Wednesday, February 21, 2018

Aircraft Modelling Resources

Aircraft modelling resources worth checking

Monday, January 22, 2018

Modelling the T-28 Trojan in 1:72nd scale

Aircraft Modelling How To's - Modelling the T-28 Trojan

An aircraft with a long and varied history, the T-28 has nonetheless only been produced as an injection-moulded kit in 1:72nd scale by one manufacturer - Heller, Although the resulting model is a reasonably good approximation of the original, the kit represents a French-operated Fennec. Originally released a number of years ago, like several other of Heller's smaller aircraft models the kit was recently re-released and is currently listed in the manufacturer's 1994 catalogue. It includes two markings options, one for a French-operated Fennec and the other for an aircraft in South Vietnamese Air Force markings. The kit mouldings are actually all Fennec, and feature the large air intake just ahead of the windscreen plus the rollover frame between the two cockpits that were hallmarks of this version, in addition to underwing pylons including the huge mounting near the main undercarriage bays - although no gun pods are included in the kit to put onto this big inner pylon!

Sunday, December 31, 2017

Model Aircraft – An Overview

Model aircraft can be found across a broad spectrum of society and cross both economic and social boundaries. They are often thought of as toys and many enthusiasts around the world, old and young alike derive a great deal of pleasure from either builing and/or collecting scale model aeroplanes.

These are also used by film studios for props involving planes that are no longer available, as well as to save costs on hiring the real thing. The cost of hiring a helicopter for a week is substantially less then hiring a remote controlled scale model one. Model aircraft are used to take low level Arial photography, this is especially useful in built up areas where normal aircraft can’t fly. For this purpose model aircraft are modified or specially designed.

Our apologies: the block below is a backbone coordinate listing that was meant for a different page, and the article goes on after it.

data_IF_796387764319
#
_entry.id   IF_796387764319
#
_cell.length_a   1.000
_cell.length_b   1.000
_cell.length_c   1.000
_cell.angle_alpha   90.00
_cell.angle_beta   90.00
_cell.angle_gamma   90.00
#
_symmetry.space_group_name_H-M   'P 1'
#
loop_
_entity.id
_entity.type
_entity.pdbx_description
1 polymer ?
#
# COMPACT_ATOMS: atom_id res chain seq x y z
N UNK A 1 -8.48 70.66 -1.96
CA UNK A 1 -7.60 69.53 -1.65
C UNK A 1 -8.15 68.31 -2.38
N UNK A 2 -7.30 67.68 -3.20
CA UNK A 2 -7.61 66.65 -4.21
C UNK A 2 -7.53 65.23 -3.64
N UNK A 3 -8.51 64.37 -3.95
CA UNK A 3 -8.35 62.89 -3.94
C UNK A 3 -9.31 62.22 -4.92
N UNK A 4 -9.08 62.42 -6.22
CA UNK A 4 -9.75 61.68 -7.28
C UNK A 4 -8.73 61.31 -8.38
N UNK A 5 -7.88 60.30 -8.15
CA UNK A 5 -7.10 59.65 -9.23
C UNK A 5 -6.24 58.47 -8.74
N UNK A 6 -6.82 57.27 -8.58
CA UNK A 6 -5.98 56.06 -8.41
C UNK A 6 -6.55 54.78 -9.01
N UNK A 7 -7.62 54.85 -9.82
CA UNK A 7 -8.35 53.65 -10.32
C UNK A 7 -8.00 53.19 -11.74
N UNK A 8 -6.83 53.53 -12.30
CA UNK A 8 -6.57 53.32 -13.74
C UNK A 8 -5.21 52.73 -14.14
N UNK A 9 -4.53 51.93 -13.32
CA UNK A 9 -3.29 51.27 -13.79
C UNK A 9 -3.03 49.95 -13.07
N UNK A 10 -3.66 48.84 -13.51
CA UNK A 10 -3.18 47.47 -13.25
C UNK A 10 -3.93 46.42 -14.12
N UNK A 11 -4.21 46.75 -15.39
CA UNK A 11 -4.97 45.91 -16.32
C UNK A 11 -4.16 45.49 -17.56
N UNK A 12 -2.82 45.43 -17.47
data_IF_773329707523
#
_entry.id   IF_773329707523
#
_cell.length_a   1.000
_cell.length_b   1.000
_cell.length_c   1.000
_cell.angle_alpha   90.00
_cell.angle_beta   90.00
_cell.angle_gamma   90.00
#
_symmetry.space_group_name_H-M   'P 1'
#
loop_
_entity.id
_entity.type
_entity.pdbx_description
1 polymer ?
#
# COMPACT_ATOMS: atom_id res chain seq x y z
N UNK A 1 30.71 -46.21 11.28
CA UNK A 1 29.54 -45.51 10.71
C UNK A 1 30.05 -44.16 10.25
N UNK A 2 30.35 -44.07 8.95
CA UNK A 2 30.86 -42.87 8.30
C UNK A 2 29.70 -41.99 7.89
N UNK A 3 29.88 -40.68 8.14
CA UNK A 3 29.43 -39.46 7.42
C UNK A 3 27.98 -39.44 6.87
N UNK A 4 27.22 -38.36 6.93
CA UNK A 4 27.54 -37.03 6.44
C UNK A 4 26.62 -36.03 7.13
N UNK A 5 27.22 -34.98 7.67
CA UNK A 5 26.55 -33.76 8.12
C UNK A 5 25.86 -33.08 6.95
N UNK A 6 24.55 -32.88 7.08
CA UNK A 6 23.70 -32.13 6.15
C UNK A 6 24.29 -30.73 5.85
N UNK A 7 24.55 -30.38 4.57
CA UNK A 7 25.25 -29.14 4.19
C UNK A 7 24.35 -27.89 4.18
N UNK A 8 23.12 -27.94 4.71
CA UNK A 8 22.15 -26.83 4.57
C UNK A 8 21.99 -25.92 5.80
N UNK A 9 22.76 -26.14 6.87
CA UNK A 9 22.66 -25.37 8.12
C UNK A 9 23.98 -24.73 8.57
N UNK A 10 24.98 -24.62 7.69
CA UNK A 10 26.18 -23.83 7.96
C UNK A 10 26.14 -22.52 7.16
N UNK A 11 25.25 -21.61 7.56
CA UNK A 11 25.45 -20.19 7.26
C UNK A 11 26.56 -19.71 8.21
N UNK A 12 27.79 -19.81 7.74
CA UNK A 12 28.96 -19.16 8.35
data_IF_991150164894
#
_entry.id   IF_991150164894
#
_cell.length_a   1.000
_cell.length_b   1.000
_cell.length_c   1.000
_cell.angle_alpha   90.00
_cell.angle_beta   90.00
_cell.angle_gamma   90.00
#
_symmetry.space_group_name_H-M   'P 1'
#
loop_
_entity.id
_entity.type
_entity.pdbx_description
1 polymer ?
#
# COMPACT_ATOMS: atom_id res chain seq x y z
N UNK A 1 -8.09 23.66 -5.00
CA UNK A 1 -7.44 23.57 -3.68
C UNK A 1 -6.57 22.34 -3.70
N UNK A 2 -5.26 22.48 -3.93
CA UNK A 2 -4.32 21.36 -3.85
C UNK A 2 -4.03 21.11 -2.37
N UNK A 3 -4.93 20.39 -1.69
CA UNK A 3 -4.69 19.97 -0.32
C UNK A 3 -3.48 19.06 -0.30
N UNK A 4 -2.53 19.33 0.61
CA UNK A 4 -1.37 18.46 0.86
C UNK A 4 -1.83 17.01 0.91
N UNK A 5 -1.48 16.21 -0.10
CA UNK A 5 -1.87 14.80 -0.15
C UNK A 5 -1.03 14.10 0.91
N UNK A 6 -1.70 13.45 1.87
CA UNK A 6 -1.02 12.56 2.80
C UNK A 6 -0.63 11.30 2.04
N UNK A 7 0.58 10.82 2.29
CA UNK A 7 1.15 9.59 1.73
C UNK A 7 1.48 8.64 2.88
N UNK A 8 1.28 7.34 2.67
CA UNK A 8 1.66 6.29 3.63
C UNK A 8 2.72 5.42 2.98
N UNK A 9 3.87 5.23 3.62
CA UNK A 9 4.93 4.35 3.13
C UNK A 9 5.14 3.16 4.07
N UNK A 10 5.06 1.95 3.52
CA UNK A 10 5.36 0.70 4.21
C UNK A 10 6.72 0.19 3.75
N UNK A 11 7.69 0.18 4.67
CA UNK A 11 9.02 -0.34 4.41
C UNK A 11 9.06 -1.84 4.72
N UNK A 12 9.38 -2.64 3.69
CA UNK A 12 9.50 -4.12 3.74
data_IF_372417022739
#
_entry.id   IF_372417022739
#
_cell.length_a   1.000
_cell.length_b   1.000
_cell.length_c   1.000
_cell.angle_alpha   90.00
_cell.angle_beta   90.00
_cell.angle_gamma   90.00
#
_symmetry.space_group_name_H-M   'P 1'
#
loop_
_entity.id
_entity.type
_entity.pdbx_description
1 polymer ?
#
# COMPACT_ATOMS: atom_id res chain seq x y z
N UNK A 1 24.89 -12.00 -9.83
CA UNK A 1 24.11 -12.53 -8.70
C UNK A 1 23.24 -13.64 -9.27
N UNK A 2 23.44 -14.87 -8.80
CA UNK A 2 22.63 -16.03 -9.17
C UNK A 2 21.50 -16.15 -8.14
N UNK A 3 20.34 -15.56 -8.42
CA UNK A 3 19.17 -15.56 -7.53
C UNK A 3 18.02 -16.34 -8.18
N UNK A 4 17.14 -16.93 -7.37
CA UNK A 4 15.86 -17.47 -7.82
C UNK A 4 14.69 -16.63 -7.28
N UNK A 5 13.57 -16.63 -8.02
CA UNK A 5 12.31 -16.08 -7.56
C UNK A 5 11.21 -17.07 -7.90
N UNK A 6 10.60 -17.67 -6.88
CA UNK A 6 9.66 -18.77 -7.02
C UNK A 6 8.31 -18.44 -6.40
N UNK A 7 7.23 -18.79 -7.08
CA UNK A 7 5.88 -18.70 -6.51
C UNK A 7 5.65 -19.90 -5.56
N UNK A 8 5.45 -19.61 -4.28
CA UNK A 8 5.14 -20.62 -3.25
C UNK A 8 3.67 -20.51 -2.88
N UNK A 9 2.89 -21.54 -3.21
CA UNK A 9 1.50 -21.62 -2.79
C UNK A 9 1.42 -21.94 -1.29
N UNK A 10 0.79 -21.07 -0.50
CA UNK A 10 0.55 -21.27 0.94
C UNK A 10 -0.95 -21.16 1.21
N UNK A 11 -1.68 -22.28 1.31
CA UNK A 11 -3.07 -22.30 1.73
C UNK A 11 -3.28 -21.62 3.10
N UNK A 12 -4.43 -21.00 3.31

Airlines and manufactures use them for marketing, as well as for testing a prototype.

Scale model aircraft are basically scaled down replica’s of the real thing, standard scales range from tiny to relatively large.(There is no limit, it depends on whatever scale someone may decide to start a project.) One of the joys of scale model building/collecting is that you can recreate virtually any aircraft from any era you wish. So if you have a passionate interest in the Second World War, and the European conflict is your interest, you can recreate all of the aircraft that saw action in that theatre, researching colours, markings, some people even research plane numbers and the pilots who flew them.

Another avenue, which is obviously more costly, is to collect/build a radio controlled flying scale model, which can give one a great sense of satisfaction and achievement. These aircraft have some brilliant engineering and ingenuity investing into them.

Now with the advancement of PC graphics and software, it can be an inexpensive pursuit to actually fly a specific plane, of which you may have a model of using a program like Microsoft flight simulator, with its countless add on’s.

Props and scenery are also used, your models could be housed in your scaled down airport, which using flight simulator you can get to take off and land at that specific airport. Some people include service crews,workshops and depots.

Scale models are probably the envy of most men and boys, even if you don’t collect or fly them, the attraction when you see them can be very consuming. (Not to appear sexist, there are also many female enthusiasts out there who equally drool at the sight of well detailed scale models; – although they are usually not our wives!)

New to scale aircraft modelling?
Don’t miss our guide on buying a model aircraft kit.

As a youngster I spent some time building plastic scale model aircraft, and one thing it did teach me was patience. In saying that, patience tends to be acquired over many years as I had many planes half built and flung across the room in anger, only making my frustration worse when you have to now repair the additional broken pieces. Watching my son put together a scale model was like a trip down memory lane watching the tantrums and frustration, but a huge sense of achievement once the finished product was achieved.

Thursday, December 14, 2017

Designing Radio Control Model Aircraft

It is probably safe to say that everyone involved in this hobby (aircraft modelling) has dreamt of some really cool model airplane designs.  I've had ideas for glow engine powered FrisbeesTM, a canard sort of thing with a sleek migrating bird shaped fuselage and an inverted gull wing having twin ducted fans in pods slung underneath, a Bücker Triplane and a lot of things I can't remember.